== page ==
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Epidermal Inclusion Cyst - Causes, Symptoms, Complications, Diagnosis, and Treatment

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Epidermal Inclusion Cyst - Causes, Symptoms, Complications, Diagnosis, and Treatment

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An epidermal inclusion cyst is a type of cutaneous cyst. It is a benign cyst and rarely transforms into malignant. Read this article to know more.

Written by

Dr. Ramji. R. K

Medically reviewed by

Dr. Kartikay Aggarwal

Published At August 2, 2022
Reviewed AtMay 22, 2024


A cyst is a pathological cavity filled with fluid, semifluid, or gaseous contents not created by the accumulation of pus. Most of the cysts are lined by epithelium, but not all are. Cysts lined by epithelium are known as “true cysts,” whereas cysts not lined by epithelium are known as “pseudocysts.” An epidermal inclusion cyst is a type of cutaneous cyst, and it is the most common of all types of cutaneous cysts.

The other names by which epidermal inclusion cysts are denoted are:

  • Epidermoid cyst.

  • Epidermal cyst.

  • Infundibular cyst.

  • Keratin cyst.

Epidermal inclusion cysts are sometimes referred to as sebaceous cysts; however, this is a misnomer as they do not involve any sebaceous gland. Epidermal inclusion cysts are mostly benign (non-cancerous). However, in a rare scenario, they may transform into malignancies. Malignant cases account for just about one percent of the cases.

What Does Epidermal Inclusion Cyst Look Like?

As it is a cutaneous cyst, an epidermal inclusion cyst is seen beneath the skin. Their characteristic appearance is dome-shaped lumps, which are slowly enlarging, painless, mobile, and fluctuant, often seen along with a punctum (a minute point from which surrounding tissues differ in color and appearance). Epidermal inclusion cyst deep inside the skin communicates with the outer skin through a keratin-filled orifice. Through this orifice, a malodorous yellowish cheese-like material is discharged. Their size may range from a few millimeters to centimeters. Its contents include degraded keratin and lipid materials.

Where Does Epidermal Inclusion Cyst Occur?

Epidermal inclusion cysts are the most common cutaneous cysts. They occur most commonly in the face, neck, scalp, back, chest, arms, legs, and genitalia and originate from the follicular infundibulum (upper portion of the follicle).

What Are the Epidermal Inclusion Cysts Filled With?

The epidermal inclusion cyst will be filled with keratin and cell debris. When these substances are draining, they look thick, yellow, and have a foul odor.

What Causes Epidermal Inclusion Cysts?

Epidermal inclusion cysts occur mostly randomly. They do not have any genetic linkage; however, certain genetic conditions are associated with the development of epidermoid inclusion cysts.

These include:

  • Gardner syndrome (a type of familial adenomatous polyposis).

  • Gorlin syndrome (an inherited disorder that affects many organs and tissues of the body).

  • Favre-Racouchot syndrome (a disorder that consists of open and closed comedones in actinically damaged skin).

Chronically damaged skin due to sunlight exposure in old people is more likely to develop epidermal inclusion cysts, and certain medications are associated with this development.

That includes,

  • BRAF inhibitors.

  • Imiquimod.

  • Cyclosporine.

Epidermoid inclusion cysts originate from the follicular infundibulum, and any disruption to the follicular infundibulum may result in cyst development. They can also occur due to the implantation of the epithelium into the skin below by any penetrating injury or trauma.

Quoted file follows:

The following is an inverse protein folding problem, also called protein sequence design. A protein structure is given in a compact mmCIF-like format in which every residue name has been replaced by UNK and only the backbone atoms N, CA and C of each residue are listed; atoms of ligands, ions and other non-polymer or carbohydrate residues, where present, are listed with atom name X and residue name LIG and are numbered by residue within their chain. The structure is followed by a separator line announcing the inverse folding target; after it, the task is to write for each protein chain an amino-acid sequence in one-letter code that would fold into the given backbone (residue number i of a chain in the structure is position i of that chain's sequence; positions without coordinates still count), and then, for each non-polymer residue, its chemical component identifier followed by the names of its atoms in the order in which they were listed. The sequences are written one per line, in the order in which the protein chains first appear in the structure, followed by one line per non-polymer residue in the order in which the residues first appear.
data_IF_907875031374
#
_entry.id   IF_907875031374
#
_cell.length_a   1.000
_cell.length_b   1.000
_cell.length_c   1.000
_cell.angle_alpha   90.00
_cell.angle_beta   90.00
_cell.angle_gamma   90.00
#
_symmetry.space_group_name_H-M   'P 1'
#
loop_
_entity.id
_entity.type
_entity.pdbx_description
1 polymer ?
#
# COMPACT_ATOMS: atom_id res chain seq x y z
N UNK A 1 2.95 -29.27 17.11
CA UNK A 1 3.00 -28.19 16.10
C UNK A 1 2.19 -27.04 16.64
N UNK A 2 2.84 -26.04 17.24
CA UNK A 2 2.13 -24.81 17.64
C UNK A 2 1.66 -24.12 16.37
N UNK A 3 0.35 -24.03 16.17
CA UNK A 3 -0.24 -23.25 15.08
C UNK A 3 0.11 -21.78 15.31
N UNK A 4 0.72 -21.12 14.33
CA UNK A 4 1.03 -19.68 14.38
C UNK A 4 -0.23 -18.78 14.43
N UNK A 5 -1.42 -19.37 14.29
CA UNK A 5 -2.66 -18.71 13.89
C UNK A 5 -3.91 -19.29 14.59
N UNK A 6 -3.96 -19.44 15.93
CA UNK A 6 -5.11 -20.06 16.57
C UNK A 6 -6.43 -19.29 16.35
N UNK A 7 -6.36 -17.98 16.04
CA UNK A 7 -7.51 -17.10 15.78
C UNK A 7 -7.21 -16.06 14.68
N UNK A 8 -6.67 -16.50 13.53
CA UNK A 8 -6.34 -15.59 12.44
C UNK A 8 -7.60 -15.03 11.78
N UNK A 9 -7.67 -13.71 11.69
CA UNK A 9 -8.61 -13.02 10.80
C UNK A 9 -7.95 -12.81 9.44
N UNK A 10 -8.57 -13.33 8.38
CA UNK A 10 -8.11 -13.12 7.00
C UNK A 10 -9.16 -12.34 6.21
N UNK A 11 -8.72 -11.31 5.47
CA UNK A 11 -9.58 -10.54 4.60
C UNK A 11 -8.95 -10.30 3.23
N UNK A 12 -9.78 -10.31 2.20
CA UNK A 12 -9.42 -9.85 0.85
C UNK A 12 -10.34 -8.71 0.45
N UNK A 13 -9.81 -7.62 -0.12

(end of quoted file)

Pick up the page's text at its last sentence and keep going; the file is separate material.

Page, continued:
Who Is Most Commonly Affected by the Epidermal Inclusion Cyst?

They most commonly occur in the third and fourth decades of life. Male predilection is seen as compared to females (ratio 2:1). They are rarely seen before puberty.

What Are the Symptoms of Epidermal Inclusion Cyst?

The symptoms include a dome-shaped lump that is mobile, fluctuant, and painless. Sometimes, the lump may become painful as it gets infected and inflamed. The skin becomes red over the affected area. The condition is usually benign but may rarely transform into a malignant one.

How to Diagnose Epidermal Inclusion Cyst?

A simple clinical examination could provide a valuable diagnosis. In certain cases, your doctor might suggest other tests to rule out other findings.

These include,

  • Punch Biopsy: The pathologist examines a small amount of tissue removed from the affected area. This helps rule out any cancer associated with the cysts and gives a definitive diagnosis of the condition.

  • Ultrasound: Ultrasound helps determine the cystic contents. They appear as a round, oval-shaped, and well-circumscribed mass in the subcutaneous tissue.

  • Computed Tomography (CT) Scan: A CT scan gives a detailed view of the cyst and helps the surgeon plan for treatment for cyst removal.

  • MRI (Magnetic Resonance Imaging): MRI is very useful in delineating whether the cyst is benign or malignant.

How Is Epidermal Inclusion Cyst Treated?

In most cases, epidermal inclusion is left untreated as the condition is harmless and painless. The inflamed and uninfected cysts resolve spontaneously without treatment. However, closely monitoring the condition is necessary, as the cyst may rarely become painful and inflamed. It does not always transform into a malignant condition. Some of the different ways to treat the inflamed, painful conditions include:

  • To reduce swelling, a doctor might suggest injecting a steroid medication into the affected area.

  • Incision and drainage are done to drain out the yellowish, cheesy material discharging through the cyst via the skin orifice. Drainage of cysts avoids the chance of further infection in the affected area.

  • Surgical excision helps remove the cyst completely. Your doctor will give local anesthesia to numb the affected area surrounding the cyst before the procedure.

What Are the Complications Seen in Epidermal Inclusion Cyst?

Some of the potential complications seen in epidermal inclusion cysts are,

  • Inflammation: The cyst may appear swollen and tender even without cyst infection. Your doctor will suggest some anti-inflammatory medication before surgical removal of the cyst.

  • Rupture of Cyst: Rupture of the cyst often leads to infection.

  • Infection: An infection in the affected area leads to a severely painful condition. Doctors suggest antibiotics to treat the infection and subside the pain.